Is Tying the knot pagan?

Handfasting, also known as “tying the knot,” is an ancient Celtic ritual in which the hands of a couple are bound together with ribbons, cords, or other materials to symbolize the binding of two lives. Although handfasting is often associated with pagan and Wiccan ceremonies, it has a rich history that transcends any particular religion or belief system.

In ancient Celtic times, handfasting was a common practice that often took on a secular or non-religious tone, functioning as a pledge of mutual commitment and devotion between two people. The tradition was seen as an agreement between partners, rather than a religious sacrament, and could often last for a predetermined amount of time. Some handfasting ceremonies were conducted in secret, without the knowledge or approval of the larger community.

Handfasting has endured as a meaningful ceremony for many modern couples, regardless of their religious or spiritual preferences. For Wiccans and Pagans, handfasting is commonly used as a way to incorporate their beliefs and practices into their wedding ceremony. In this context, the handfasting may include additional elements such as prayers, blessings, or spells that are significant to the couple and their shared spiritual beliefs.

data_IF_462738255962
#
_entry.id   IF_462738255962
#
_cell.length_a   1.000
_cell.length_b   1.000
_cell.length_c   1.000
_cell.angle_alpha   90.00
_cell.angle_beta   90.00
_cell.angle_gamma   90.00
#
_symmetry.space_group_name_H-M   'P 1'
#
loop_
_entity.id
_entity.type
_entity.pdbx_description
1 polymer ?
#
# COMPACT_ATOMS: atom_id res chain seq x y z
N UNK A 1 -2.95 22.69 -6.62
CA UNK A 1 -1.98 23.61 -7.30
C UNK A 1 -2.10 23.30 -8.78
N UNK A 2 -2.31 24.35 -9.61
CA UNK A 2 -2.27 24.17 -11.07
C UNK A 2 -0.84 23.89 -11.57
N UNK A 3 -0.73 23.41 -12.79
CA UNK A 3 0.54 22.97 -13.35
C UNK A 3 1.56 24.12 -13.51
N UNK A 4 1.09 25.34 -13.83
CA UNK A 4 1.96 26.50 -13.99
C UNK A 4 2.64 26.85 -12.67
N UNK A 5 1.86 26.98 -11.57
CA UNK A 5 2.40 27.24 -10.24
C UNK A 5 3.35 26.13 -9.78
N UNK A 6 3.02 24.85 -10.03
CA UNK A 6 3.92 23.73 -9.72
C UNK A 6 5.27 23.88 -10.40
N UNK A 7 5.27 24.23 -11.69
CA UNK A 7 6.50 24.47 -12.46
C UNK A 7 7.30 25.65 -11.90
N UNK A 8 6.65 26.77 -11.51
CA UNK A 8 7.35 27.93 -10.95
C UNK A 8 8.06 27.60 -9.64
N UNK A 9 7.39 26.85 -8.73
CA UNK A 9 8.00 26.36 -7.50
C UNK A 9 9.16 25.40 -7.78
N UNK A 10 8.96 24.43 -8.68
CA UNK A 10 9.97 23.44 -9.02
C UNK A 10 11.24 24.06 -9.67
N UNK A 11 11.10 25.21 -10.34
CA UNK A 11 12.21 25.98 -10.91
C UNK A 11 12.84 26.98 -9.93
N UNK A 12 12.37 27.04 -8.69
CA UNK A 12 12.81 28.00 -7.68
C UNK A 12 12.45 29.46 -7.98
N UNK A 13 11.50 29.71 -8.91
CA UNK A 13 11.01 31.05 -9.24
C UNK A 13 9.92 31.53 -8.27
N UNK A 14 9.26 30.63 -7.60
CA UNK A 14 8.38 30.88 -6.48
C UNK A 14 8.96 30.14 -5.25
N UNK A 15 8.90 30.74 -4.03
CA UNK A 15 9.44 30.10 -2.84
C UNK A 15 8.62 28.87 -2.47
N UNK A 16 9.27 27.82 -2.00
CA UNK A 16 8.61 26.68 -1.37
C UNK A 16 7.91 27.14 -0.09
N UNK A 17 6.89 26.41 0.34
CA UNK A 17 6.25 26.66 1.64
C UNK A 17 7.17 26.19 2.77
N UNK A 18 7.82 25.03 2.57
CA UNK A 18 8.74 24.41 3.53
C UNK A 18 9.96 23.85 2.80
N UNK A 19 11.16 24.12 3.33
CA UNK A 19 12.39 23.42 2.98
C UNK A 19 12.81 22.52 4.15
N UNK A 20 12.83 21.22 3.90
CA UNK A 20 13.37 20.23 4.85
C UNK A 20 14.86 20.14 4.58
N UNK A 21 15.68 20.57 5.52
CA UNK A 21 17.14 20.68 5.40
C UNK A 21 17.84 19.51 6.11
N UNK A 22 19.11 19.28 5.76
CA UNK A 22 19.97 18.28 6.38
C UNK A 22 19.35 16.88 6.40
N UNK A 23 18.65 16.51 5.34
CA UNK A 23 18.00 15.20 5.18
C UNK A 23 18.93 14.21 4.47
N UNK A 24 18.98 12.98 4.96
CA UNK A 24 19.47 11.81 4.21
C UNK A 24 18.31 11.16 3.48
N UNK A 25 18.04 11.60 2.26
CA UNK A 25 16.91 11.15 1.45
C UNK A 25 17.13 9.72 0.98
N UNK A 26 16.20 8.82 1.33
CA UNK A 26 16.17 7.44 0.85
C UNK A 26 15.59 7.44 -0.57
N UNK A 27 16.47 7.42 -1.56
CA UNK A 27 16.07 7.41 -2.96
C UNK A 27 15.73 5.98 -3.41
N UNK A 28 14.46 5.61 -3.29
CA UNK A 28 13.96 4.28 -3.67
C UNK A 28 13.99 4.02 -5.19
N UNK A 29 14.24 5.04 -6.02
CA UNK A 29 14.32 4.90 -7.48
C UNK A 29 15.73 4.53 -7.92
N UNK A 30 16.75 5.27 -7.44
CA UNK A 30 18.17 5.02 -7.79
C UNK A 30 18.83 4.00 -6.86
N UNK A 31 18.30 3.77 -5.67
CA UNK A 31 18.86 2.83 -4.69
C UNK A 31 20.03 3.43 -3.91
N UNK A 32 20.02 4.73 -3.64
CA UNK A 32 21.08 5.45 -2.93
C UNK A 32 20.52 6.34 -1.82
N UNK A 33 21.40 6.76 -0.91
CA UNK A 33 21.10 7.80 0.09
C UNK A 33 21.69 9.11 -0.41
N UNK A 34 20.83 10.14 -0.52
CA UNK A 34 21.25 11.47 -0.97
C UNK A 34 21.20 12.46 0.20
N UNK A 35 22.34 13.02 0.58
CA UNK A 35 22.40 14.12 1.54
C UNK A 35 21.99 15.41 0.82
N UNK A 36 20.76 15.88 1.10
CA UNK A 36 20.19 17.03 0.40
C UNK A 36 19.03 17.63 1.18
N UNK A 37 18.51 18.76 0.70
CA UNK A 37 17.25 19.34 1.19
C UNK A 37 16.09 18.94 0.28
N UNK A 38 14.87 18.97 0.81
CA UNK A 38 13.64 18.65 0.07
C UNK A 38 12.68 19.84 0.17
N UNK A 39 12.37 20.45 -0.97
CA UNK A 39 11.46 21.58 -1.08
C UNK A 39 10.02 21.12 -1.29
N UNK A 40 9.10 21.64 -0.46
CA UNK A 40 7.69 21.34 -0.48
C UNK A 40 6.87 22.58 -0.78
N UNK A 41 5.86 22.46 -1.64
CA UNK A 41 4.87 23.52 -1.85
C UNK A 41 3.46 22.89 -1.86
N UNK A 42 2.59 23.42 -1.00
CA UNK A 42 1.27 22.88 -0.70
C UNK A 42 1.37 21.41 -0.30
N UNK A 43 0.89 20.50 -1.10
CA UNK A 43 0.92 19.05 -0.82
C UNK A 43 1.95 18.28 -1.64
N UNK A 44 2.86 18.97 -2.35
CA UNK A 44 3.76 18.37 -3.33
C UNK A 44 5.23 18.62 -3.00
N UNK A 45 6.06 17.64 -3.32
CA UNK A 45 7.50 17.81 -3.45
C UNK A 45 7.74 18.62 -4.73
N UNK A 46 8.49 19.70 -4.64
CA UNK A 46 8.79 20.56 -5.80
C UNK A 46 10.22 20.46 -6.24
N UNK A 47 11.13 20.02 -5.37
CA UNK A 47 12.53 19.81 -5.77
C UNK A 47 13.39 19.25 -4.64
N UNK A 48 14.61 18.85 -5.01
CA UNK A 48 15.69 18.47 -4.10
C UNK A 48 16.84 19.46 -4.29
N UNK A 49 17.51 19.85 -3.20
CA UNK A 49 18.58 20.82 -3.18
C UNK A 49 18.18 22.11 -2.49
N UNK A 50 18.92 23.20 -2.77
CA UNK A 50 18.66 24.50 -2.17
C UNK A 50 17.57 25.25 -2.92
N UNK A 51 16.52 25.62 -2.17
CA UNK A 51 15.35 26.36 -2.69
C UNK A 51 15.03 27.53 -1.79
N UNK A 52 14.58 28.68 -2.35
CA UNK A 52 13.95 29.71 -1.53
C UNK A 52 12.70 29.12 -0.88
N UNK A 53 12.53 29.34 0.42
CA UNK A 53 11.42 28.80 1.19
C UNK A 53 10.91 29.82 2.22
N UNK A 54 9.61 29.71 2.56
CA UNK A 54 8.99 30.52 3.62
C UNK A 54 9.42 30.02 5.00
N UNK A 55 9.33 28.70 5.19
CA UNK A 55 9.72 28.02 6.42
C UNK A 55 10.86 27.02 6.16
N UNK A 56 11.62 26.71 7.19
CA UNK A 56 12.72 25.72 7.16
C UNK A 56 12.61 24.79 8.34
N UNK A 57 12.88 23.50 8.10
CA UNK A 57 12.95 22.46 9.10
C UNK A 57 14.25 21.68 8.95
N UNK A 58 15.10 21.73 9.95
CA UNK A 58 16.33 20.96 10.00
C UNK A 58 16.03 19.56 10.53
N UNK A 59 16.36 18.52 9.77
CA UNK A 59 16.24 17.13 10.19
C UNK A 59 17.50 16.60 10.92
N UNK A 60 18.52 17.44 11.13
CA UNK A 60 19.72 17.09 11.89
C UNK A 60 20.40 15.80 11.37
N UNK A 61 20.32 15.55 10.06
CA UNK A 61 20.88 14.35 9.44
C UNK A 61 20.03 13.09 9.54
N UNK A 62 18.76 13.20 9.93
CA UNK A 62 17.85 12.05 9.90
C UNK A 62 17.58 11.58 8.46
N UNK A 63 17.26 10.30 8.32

However, handfasting is not exclusive to Wiccans or Pagans; it is a flexible and inclusive ceremony that can be adapted to suit the needs and preferences of any couple. Some couples choose to include handfasting as part of a non-religious or secular ceremony, as a way to symbolize their commitment to each other. Additionally, some Christian denominations have incorporated handfasting into larger wedding ceremonies as a way to pay homage to the rich history and traditions of the church.

Tying the knot or handfasting is not exclusively pagan. Although it is often seen as a Wiccan or Pagan tradition, it is a flexible and adaptable ceremony that can be incorporated into weddings of many different spiritual traditions or personal beliefs. Its long history as a non-denominational rite of mutual commitment and devotion makes it uniquely suited to represent the love and partnership of any couple.